First Look Worms WMD marks a return to the series roots

First Look: Worms WMD marks a return to the series' roots

Classic gameplay, old school feel, and brand new additions bring buildings and vehicles to the turn-based multiplayer blow 'em up

Worms WMD Boxart

Worms WMD

Available on: PS4, PC, Xbox One
Publisher: Team 17
Developer: Team 17
Players Offline: 1 - 4

Supported Controllers

This game uses the Playstation 4's DualShock 4

Required

Ah, Worms. With a simple but bizarre concept, the turn-based Worm blower-upper game has been a staple of multiplayer game sessions for decades (both local and online), with friends, family and other halves lining up to blow each other to smithereens via an errant exploding sheep. From the apparently slightly eccentric minds of the folks up at Yorkshire based Team 17, who've managed to churn out a steady stream of new versions of the game for the past 21 years, it's arguably still up there with the best multiplayer games ever.

However, as the years have gone by, the team have felt pressure to bring Worms "up to date", and the transition hasn't always gone that smoothly. Adding more "accurate" physics to the game, Worms got given a 3D makeover, and a distinctly more realistic tone (at least, as realistic as a game about Worms blowing each other up with bazookas can be) - the only problem being, it lost a lot of the insane fun that made the game so great in the first place.

With 2016 marking Team 17's 25th anniversary, it'd almost be rude if they didn't release a new Worms game to celebrate - and, brilliantly, Worms WMD can be seen as something of a return to their roots. Gone are the realistic physics, gone are the 3D graphics, and gone are the character classes, as Worms WMD is a pure, 2D, madcap game of destruction that'll capture the imagination of a whole new generation of players - and that everyone can pick up and play.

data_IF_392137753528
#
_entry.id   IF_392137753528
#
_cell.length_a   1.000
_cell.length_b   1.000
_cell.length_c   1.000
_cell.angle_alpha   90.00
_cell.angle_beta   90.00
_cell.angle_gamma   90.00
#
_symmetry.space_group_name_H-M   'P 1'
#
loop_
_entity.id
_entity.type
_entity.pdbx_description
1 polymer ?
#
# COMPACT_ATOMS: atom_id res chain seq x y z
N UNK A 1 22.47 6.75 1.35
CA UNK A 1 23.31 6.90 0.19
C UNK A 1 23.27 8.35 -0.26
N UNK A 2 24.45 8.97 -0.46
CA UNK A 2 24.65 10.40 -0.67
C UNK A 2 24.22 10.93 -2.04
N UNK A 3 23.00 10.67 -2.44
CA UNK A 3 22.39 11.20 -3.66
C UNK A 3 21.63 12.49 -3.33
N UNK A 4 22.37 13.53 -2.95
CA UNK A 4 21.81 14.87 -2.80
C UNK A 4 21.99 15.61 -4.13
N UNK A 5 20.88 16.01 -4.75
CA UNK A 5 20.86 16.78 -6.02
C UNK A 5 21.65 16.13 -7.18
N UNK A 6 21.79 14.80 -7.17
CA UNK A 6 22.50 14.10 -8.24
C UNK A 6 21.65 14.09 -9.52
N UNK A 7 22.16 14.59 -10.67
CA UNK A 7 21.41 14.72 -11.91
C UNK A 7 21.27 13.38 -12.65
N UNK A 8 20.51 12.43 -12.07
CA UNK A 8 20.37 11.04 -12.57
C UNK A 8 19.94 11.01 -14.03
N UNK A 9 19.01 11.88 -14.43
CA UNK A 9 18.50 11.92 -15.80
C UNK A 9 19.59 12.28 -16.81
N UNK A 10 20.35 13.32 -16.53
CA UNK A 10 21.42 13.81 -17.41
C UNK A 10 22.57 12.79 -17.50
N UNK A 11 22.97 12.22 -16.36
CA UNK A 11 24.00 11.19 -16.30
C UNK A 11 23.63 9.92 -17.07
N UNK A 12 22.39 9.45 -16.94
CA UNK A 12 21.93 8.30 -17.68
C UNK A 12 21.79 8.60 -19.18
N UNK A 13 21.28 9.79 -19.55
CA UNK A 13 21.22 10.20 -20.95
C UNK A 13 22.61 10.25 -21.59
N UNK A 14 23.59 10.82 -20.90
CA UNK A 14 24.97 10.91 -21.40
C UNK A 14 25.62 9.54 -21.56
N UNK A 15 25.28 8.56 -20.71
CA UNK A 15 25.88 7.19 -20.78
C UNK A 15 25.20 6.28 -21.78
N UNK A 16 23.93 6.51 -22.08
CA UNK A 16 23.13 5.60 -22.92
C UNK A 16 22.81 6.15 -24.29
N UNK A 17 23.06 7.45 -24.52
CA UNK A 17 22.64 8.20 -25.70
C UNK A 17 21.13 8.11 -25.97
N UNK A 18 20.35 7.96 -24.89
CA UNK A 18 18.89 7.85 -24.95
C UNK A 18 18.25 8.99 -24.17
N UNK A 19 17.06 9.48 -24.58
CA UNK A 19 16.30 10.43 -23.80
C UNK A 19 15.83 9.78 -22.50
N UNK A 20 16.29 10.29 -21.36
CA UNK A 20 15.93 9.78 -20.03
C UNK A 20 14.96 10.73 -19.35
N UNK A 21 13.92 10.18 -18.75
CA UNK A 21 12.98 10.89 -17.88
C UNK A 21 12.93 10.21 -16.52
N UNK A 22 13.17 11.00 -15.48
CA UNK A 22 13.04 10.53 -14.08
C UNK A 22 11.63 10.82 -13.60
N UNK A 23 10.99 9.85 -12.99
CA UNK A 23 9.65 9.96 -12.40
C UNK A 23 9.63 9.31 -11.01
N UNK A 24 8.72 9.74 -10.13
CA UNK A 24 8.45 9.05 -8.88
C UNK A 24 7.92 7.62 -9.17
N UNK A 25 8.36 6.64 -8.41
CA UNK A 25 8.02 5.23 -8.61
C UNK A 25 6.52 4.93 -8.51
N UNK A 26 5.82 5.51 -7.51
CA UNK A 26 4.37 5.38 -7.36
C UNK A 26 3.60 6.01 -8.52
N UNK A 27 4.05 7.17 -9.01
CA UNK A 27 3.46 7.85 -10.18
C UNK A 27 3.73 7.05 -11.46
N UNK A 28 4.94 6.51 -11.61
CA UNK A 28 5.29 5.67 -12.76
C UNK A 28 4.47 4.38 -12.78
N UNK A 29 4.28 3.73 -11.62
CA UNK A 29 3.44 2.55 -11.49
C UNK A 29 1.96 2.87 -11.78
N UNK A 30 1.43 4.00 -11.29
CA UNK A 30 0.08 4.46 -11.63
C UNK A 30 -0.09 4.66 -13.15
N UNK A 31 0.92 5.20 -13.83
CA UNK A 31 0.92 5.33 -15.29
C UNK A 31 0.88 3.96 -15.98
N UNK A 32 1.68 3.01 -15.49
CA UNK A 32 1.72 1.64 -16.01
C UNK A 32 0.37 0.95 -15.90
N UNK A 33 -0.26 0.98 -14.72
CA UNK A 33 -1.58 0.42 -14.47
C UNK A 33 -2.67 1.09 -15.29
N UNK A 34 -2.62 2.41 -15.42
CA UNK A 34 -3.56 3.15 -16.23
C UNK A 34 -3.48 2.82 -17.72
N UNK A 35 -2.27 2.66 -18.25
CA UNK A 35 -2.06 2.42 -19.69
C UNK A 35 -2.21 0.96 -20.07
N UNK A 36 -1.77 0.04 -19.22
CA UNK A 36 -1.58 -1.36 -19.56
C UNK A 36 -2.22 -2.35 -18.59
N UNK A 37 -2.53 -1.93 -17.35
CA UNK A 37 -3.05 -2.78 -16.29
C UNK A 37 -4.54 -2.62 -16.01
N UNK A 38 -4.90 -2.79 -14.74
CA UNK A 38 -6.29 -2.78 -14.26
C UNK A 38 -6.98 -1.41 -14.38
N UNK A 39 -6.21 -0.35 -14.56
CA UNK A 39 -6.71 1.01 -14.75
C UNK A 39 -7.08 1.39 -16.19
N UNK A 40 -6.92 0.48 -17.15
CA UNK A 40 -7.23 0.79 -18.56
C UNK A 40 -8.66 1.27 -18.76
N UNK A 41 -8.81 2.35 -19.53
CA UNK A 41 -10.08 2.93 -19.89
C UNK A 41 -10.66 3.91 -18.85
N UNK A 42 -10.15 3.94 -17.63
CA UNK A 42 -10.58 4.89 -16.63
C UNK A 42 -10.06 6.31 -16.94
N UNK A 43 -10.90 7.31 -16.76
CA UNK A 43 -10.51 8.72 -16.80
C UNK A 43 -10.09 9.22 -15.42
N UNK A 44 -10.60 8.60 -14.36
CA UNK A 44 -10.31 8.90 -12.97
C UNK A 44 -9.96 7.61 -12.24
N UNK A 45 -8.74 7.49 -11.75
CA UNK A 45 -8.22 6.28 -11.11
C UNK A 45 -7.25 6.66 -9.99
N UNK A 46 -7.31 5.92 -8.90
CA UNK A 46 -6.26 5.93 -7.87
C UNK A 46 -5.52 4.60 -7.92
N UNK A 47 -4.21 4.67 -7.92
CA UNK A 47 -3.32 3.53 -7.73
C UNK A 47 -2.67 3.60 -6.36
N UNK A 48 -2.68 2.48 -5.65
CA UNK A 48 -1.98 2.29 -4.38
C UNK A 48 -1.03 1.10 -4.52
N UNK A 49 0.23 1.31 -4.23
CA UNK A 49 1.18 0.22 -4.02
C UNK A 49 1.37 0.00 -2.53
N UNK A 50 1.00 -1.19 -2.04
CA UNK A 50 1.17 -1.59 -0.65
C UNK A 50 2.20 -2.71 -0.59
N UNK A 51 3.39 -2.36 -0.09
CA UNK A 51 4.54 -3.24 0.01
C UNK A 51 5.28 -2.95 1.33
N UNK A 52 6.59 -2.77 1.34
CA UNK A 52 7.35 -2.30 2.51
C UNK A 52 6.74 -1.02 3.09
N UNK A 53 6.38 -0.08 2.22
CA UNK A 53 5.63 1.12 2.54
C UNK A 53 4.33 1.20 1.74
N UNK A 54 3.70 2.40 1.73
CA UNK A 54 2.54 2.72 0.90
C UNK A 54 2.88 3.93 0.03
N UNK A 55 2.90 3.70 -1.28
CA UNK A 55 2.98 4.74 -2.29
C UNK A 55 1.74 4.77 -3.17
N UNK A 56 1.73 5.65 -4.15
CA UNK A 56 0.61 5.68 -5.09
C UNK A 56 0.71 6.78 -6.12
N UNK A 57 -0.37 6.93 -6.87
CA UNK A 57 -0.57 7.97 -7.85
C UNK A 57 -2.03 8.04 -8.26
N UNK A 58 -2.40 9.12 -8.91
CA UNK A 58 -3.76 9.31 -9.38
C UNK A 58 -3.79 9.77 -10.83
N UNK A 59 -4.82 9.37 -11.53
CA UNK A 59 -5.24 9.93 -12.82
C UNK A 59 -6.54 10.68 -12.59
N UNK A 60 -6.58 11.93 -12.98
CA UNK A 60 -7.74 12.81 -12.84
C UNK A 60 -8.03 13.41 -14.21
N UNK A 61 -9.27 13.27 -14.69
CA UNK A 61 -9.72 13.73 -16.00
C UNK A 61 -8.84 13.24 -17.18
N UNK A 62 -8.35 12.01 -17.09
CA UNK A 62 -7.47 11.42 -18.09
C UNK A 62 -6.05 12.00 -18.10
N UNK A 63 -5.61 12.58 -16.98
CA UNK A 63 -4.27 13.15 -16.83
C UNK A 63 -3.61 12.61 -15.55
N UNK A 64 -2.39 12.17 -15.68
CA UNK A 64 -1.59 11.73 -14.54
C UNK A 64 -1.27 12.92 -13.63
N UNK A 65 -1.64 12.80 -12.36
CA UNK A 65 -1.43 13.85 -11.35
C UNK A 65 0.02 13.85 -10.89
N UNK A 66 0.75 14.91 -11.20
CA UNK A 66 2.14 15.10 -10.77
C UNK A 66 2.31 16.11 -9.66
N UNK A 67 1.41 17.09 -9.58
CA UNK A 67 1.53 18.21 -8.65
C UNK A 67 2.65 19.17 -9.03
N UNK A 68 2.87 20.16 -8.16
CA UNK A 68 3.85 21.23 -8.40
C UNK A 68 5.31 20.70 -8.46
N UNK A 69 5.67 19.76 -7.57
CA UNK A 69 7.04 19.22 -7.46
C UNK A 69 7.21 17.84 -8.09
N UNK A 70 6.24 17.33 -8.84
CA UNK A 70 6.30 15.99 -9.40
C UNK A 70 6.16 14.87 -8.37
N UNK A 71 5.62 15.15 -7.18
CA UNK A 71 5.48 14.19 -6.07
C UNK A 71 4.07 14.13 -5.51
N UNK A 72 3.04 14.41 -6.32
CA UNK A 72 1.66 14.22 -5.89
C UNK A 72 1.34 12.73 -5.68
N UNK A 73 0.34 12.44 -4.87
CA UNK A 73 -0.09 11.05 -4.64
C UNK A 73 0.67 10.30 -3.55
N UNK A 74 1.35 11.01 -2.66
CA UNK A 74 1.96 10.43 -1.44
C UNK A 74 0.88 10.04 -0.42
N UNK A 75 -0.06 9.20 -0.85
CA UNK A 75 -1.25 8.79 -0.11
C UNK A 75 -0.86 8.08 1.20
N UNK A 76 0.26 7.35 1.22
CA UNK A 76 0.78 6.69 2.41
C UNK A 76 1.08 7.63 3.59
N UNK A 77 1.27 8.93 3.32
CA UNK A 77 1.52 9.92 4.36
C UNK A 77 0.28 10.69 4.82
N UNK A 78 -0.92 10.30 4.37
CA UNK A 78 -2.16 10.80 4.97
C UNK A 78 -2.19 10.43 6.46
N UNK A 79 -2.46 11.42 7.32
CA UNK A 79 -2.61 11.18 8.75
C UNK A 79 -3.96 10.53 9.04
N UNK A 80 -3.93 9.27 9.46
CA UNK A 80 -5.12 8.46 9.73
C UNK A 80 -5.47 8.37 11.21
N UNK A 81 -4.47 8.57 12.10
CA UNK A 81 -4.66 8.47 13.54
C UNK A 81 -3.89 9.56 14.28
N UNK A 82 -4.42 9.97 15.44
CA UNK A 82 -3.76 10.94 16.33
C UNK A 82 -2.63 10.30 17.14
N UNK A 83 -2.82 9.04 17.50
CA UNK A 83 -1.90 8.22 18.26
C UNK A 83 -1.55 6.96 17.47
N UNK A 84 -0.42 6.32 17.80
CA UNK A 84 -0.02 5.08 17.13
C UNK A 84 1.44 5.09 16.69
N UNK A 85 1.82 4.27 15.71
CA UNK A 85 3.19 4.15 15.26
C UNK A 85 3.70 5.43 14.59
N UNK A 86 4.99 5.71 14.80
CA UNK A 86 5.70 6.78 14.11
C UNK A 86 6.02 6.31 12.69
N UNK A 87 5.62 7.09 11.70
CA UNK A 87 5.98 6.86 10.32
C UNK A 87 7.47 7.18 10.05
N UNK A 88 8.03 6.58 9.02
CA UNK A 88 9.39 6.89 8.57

Worms WMD Screenshot

The game's new, hand-drawn visual style offers plenty of detail - and looks gorgeous


For those who've never had the chance to swing a baseball bat as a creature without opposable thumbs (or limbs, for that matter), Worms is a team-based "strategy" game about causing as much destruction as you can, with a myriad of odd-ball weapons. Best played with friends, each player takes over control of a different squad of worms, taking it in turns to attack each other, with the aim of the game being to eradicate your opponents' teams while minimising damage to your own.

Of course, that's usually easier said than done, given that Worms' weapons tend to be rather… explosive, and often with a mind of their own. With everything from the traditional bazookas and grenades to the more oddball Concrete Donkeys, which squash anything in their path, and wondering, nagging Old Women too, who explode in a shower of pensioner-related angst after a time, your average game of Worms is part strategy and part trying not to get too distracted by the more exotic weapons, as you always have that niggling feeling that if you try anything too fancy, it'll just blow up in your face. Yet even in the midst of an all out war, truces and friendships can be found - like when you gang up on that one friend who repeatedly bunkers themselves into a corner under enough girders to build a large car park, in an attempt to avoid the worst of the fighting. A plummeting Concrete Donkey, dropped on their bonces from above, should show them the error of their ways...
 
Worms WMD Screenshot

Probably one of the cheapest weapons in the game, Concrete Donkeys will destroy anything they're dropped on.